is no fidelity, no mercy,
no knowledge of God in the land.
False swearing, lying, murder, stealing and adultery!
in their lawlessness, bloodshed follows bloodshed.
Therefore the land mourns,
and everything that dwells in it languishes.
Catholic Psychotherapy |
Spiritual Counsels |
“Stain” | Resistance to
Authority | The Call Back to
The Call Away from the World and
HROUGH my clinical work, I have looked deep
into the hearts and souls of many persons, not just lay persons but also
those in religious life and those contemplating entering religious life.
And I have consistently seen there a certain “ugliness”—a
stain, so to speak—resulting from childhood emotional wounds.
Sometimes a child is stained
by blatant family dysfunction, such as alcoholism, adultery, divorce, physical
abuse, emotional abuse, or sexual abuse. These children often grow up with
a bitter inner attitude of social defiance, even to the point of criminal
Yet, more often than not, the
child suffers only from the wounds of more “normal” families who,
in one way or another, are simply hypocritical. That is, it’s rare in
today’s world to find any families who teach
children to love God with all their hearts and minds and strength and who
don’t indoctrinate their children right after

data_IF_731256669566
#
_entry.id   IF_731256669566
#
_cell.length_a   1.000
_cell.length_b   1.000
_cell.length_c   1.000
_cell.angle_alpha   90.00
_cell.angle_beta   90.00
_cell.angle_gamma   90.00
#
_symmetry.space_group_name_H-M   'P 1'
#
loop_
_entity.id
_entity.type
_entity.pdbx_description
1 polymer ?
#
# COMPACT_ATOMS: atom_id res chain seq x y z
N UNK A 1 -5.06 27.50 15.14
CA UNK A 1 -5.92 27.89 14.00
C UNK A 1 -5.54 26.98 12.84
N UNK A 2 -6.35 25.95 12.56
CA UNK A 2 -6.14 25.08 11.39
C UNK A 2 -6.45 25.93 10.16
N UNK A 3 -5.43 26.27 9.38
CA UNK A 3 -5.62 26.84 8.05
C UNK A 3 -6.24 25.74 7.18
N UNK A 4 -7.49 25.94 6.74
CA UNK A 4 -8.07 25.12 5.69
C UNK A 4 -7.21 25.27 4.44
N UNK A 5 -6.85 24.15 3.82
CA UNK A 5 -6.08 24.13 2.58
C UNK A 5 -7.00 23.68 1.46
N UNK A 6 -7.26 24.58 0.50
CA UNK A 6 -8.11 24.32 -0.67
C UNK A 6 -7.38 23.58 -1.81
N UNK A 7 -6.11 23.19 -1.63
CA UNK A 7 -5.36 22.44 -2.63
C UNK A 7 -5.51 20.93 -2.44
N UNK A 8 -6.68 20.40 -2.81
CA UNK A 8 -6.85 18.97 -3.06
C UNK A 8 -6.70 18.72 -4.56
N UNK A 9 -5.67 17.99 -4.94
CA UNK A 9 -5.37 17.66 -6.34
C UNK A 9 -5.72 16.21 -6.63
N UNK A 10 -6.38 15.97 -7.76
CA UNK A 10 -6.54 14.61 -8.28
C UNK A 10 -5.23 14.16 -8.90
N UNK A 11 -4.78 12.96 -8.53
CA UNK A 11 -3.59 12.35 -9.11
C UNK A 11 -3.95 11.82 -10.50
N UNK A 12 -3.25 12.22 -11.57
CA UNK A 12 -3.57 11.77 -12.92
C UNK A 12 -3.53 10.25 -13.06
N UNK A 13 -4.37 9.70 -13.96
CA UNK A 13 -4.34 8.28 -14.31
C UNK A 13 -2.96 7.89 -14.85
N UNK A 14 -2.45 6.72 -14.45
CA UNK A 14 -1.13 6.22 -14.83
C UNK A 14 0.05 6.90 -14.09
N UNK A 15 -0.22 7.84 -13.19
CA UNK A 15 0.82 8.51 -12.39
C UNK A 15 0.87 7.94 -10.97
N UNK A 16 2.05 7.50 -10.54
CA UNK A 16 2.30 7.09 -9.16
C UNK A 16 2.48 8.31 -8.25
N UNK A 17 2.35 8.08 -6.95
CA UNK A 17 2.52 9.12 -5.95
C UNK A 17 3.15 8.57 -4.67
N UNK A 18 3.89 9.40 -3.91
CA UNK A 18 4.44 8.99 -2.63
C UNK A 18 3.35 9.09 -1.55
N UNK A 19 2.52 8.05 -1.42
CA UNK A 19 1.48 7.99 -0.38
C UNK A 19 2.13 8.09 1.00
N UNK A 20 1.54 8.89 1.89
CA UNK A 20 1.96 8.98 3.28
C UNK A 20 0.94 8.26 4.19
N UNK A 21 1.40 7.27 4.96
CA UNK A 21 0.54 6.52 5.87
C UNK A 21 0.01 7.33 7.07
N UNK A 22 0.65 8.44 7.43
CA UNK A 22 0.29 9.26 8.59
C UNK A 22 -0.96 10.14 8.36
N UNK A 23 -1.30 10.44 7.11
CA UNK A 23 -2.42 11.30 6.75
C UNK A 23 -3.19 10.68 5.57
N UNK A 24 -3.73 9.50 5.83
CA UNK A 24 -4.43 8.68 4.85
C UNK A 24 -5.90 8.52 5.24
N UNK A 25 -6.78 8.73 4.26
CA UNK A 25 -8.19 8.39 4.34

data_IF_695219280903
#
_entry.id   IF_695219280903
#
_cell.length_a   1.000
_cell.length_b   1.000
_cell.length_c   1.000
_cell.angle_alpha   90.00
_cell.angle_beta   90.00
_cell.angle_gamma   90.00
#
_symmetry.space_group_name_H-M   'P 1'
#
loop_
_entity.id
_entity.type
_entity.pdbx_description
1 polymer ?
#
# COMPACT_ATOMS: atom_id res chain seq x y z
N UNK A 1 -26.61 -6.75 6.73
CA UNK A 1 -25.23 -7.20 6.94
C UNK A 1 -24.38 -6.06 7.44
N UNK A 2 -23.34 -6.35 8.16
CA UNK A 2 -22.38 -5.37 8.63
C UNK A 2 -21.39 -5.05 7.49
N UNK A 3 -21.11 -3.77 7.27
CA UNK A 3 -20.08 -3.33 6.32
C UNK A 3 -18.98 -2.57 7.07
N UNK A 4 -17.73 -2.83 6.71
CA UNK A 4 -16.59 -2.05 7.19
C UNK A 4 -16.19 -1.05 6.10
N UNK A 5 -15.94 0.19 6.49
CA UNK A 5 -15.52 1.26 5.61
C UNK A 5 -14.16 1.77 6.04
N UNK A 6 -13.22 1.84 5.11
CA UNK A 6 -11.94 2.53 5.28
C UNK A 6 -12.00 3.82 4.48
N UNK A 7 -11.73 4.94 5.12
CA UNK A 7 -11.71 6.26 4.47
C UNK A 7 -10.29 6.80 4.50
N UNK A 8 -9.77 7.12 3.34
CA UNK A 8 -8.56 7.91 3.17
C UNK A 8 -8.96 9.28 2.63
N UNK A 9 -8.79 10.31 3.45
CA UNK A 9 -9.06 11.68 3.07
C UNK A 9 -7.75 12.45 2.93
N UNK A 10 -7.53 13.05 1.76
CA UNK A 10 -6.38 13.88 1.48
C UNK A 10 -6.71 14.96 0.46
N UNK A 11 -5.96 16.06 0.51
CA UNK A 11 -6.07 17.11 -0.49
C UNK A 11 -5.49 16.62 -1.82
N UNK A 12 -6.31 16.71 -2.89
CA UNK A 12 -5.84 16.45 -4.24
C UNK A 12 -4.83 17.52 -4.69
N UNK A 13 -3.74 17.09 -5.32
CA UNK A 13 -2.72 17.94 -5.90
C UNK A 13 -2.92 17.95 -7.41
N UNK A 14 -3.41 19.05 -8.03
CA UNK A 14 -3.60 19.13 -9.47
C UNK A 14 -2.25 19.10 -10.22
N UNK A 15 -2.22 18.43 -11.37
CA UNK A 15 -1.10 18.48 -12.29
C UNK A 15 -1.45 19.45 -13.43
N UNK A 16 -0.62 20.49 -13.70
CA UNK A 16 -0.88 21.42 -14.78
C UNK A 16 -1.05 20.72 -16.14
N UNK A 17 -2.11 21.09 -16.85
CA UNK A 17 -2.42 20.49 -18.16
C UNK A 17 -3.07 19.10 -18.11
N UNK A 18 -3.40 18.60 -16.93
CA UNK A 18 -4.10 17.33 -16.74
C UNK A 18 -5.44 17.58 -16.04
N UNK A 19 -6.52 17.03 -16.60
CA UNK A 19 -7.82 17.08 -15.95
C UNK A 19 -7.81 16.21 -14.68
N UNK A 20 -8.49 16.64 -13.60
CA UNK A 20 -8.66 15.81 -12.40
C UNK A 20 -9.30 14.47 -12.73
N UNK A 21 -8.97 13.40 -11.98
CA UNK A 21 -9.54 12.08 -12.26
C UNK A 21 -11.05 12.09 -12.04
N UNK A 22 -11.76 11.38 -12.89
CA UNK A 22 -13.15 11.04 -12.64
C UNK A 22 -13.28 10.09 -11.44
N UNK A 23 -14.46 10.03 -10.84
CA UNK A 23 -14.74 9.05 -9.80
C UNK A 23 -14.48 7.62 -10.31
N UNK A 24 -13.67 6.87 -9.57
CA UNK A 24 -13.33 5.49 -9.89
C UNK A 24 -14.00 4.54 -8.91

baptism with all the impiety of the
anti-Christian world around them. Because most parents
do not live out in their actions whatever
religious faith they profess with their lips, normal family life is
more often than not characterized by self-indulgence, resentment, criticism,
manipulation, hidden alliances, and a general lack of honest communication.
This lack of
communication can take either of two courses.
Authority in some
families can be all a fraud, just an excuse for
manipulation or intimidation, whereby the parents become domineering and
controlling. When children make mistakes, the parents will point at them and say,
“You’re bad!” instead of teaching the children how to fix mistakes. This intimidation
ultimately deprives the children of the emotional autonomy that is
necessary to love God with the free will of a pure heart. Hence the children become